Almost done with Egg & Spoon. Reading this passage I am struck once again with the brilliance of words… http://t.co/oJJD8VOGht
— Katherine Sokolowski (@katsok) December 8, 2014
Holy hell. Just finished Egg & Spoon. Didn't expect to cry at the end. Beautiful book.
— Katherine Sokolowski (@katsok) December 9, 2014
I had been reading a few chapters a day because the language is rich and refined but after those two tweets I couldn't wait to discover what the ending revealed. When I finished on the morning of December 13th I was stunned at the inventiveness of this title and...I was moved to tears too.
Egg & Spoon (Candlewick, September 9, 2014) written by Gregory Maguire is set in the Russia ruled by Nicholas II, son of Alexander III and Maria Feodorovna. Timeless legends exist and shape a classic case of mistaken identity. Wrongs need to be reconciled with the clock ticking toward disaster encompassing the whole of the country.
THE HEELS OF MILITARY BOOTS, STRIKING MARBLE FLOORS, made a sound like thrown stones. The old man knew that agents were hunting for him. He capped the inkwell and shook his pen. In his haste, he splattered the pale French wallpaper around his desk. That will look like spots of dried blood, he thought, my blood.
A monk, whose name is of no importance until the end of this tale, is imprisoned in a tower for one thousand days. Several times during the course of five parts, containing eighty-two chapters, his singular voice offers a pause in his writing of this narrative. He asks us to think about story, strangers and heroes, Noah on his ark with his wife, children's games, acts of nature, cycles of life, care for others, magic and children.
Elena lives in a group of homes, barely a village, plagued with poverty, starvation hanging heavy in the air. Her father has died, as have all the other young women. Luka and Alexei, her two brothers, have left, leaving her to care for her dying mother. The one is taken before her very eyes to serve in the army; the other when a land owner's household leaves for Moscow. Her only supporters are a horse doctor named Peter Petrovich Penkin, a good man, trying to care for the remaining villagers and an aging woman called Grandmother Onna. A freak storm and a lightning strike herald big changes and opportunities.
A sight Elena has never seen rolls into Miersk on tracks in the form of a train. People of wealth and privilege are traveling toward Saint Petersburg. It is Elena's desire to go to this city to plead before the Tsar for the return of her brother Luka. Although it is not part of her plan, she will soon be on that train headed toward her desired destination.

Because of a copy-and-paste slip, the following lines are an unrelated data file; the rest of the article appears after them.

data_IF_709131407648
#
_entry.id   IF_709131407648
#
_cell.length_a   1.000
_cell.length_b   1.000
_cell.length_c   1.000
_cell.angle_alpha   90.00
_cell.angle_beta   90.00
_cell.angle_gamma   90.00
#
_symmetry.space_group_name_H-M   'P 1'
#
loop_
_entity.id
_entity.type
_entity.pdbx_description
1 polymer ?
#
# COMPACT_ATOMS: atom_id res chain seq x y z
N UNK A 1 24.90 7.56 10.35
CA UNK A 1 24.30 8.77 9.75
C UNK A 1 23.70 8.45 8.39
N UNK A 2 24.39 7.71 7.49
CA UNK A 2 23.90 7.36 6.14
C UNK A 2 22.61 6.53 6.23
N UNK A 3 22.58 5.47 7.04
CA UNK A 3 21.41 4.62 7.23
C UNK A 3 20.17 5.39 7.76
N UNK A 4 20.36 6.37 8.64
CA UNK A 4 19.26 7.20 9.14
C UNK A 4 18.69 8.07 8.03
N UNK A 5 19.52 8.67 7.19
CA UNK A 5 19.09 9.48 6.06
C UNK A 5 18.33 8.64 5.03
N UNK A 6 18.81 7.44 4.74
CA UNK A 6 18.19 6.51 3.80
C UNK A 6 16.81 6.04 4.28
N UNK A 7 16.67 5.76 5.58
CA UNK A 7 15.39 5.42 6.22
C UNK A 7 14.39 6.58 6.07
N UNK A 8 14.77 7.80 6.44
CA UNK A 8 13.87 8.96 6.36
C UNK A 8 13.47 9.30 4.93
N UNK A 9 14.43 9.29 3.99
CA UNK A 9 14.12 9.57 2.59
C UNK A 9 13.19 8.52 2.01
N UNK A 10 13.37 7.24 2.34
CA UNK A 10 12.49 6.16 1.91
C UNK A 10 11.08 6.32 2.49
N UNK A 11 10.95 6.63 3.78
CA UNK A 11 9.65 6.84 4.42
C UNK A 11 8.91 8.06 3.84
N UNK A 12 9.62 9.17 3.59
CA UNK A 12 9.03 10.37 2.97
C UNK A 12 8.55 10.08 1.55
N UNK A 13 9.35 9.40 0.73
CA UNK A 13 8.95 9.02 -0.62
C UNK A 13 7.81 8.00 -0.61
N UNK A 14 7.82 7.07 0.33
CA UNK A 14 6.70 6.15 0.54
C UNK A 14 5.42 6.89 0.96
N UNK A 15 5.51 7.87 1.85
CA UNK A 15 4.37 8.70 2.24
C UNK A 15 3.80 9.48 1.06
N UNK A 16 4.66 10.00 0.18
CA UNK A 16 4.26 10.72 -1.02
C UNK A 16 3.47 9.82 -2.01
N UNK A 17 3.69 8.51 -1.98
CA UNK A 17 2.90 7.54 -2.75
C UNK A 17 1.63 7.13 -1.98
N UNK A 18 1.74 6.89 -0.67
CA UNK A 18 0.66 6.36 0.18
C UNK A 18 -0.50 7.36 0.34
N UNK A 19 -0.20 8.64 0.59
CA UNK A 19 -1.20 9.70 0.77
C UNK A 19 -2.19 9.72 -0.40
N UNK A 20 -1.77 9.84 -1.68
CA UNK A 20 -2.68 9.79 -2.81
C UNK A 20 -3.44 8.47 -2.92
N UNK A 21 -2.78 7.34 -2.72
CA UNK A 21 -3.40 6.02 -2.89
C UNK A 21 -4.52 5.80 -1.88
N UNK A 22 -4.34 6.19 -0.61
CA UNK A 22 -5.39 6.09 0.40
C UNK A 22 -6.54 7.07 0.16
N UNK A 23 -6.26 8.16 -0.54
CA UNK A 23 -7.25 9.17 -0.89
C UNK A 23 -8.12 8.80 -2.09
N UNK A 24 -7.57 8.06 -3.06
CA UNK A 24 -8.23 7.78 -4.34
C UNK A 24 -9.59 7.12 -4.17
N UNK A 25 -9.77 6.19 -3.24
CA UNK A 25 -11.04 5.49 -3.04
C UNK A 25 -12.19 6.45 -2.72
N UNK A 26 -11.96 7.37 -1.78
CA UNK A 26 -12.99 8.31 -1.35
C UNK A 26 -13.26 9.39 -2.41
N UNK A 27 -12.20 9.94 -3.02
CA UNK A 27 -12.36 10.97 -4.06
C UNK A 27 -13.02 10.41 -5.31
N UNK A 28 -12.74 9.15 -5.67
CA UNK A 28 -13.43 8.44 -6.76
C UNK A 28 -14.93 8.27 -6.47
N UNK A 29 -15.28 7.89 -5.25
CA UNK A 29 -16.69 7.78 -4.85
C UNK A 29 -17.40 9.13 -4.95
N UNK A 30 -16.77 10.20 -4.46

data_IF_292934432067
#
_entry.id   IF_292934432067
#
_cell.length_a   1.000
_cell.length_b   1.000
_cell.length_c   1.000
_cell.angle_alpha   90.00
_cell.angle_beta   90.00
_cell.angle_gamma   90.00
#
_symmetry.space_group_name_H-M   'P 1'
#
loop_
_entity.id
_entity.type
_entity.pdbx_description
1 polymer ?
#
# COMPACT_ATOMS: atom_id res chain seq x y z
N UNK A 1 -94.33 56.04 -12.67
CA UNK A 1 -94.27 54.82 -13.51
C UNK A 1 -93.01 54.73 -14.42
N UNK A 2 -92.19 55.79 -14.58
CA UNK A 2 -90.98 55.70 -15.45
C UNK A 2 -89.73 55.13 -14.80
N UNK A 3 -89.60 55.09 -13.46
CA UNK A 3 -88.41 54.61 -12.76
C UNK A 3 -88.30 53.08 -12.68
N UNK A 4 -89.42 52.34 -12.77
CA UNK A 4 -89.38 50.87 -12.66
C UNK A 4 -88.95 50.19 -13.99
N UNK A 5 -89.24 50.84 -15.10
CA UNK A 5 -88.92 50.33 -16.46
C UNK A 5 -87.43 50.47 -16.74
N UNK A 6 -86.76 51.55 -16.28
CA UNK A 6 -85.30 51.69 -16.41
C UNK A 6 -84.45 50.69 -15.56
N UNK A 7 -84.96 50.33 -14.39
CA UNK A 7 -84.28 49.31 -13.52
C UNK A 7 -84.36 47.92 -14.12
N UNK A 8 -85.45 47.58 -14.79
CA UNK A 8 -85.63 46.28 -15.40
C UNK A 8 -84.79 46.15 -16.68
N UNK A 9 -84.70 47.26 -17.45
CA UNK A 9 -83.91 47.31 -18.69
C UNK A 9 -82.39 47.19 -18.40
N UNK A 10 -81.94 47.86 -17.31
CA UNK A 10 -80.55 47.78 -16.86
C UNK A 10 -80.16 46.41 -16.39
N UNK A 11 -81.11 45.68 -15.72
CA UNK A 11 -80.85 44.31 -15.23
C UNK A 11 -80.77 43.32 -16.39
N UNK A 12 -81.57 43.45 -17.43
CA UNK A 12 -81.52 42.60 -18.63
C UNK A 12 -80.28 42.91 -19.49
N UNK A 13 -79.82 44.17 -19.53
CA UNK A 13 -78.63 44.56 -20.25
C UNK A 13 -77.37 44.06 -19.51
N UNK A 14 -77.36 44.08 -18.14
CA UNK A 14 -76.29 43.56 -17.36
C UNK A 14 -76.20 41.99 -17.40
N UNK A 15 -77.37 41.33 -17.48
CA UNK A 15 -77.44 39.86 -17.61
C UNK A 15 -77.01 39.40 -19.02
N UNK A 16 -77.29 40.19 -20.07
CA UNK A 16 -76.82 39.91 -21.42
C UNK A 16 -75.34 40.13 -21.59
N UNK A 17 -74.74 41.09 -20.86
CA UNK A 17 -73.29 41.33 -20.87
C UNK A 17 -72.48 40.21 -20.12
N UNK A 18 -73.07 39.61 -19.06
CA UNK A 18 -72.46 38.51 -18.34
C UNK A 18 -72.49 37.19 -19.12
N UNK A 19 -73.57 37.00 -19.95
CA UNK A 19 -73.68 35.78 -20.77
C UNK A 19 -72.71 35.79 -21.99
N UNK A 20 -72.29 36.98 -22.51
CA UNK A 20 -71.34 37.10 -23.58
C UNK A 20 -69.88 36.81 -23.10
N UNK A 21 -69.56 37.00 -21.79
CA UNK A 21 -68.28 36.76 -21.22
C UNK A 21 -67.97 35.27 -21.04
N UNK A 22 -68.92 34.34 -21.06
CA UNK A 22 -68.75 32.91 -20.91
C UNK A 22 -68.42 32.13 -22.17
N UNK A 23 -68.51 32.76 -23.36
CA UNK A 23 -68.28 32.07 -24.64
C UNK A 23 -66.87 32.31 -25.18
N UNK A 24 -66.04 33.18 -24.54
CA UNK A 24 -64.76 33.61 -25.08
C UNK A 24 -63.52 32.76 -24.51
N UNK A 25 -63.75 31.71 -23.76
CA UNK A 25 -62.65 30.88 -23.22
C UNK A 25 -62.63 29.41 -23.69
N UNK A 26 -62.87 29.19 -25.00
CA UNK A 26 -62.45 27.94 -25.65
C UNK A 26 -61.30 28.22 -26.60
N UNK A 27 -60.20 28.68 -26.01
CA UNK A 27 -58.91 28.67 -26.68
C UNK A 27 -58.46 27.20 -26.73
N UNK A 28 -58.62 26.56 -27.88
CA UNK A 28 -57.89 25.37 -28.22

Accompanying her great-aunt Madame Sophia Borisovna Orlova on this train, Ekaterina is to be presented at court during a festival honoring the Tsar's godson. At thirteen years of age, she sees a possible engagement with a sense of impending doom. As her station prevents her from being a true friend with Elena, a give-and-take daily conversational exchange starts and continues between the two as repairs are made to the lightning-damaged bridge. A Faberge egg made as a gift for the Tsar, designed to have three interior scenes, by Great-Aunt Sophia further alters lives adding yet another layer to this tale.
The first part of this adventure ends as the train jerks to a start with Ekaterina, Cat, somersaulting off the platform cradling the egg in her arms to protect it. Elena is trapped on the train by fear. The people of Miersk live in fear of retribution with Cat in their midst. Cat leaves in fear for her life. Her governess, Miss Bristol and the butler, Monsieur d'Amboise are terrified. There is so much fear. Deceptions by more than one party are about to begin in earnest.
The three depictions inside the Faberge egg from legends of the land, Baba Yaga, the Firebird and the ice- dragon, are very real indeed. Baba Yaga, hag with iron teeth, enjoying children as entrees, is currently deep in a woods living in her home, Dumb Doma, supported by chicken legs ever ready to mobilize. Bound by a curse, a Siberian tiger, assuming the form of a cat, is her current house guest. The Firebird has recently landed in a forest further down the train tracks. Elena and Cat are about to encounter one or the other.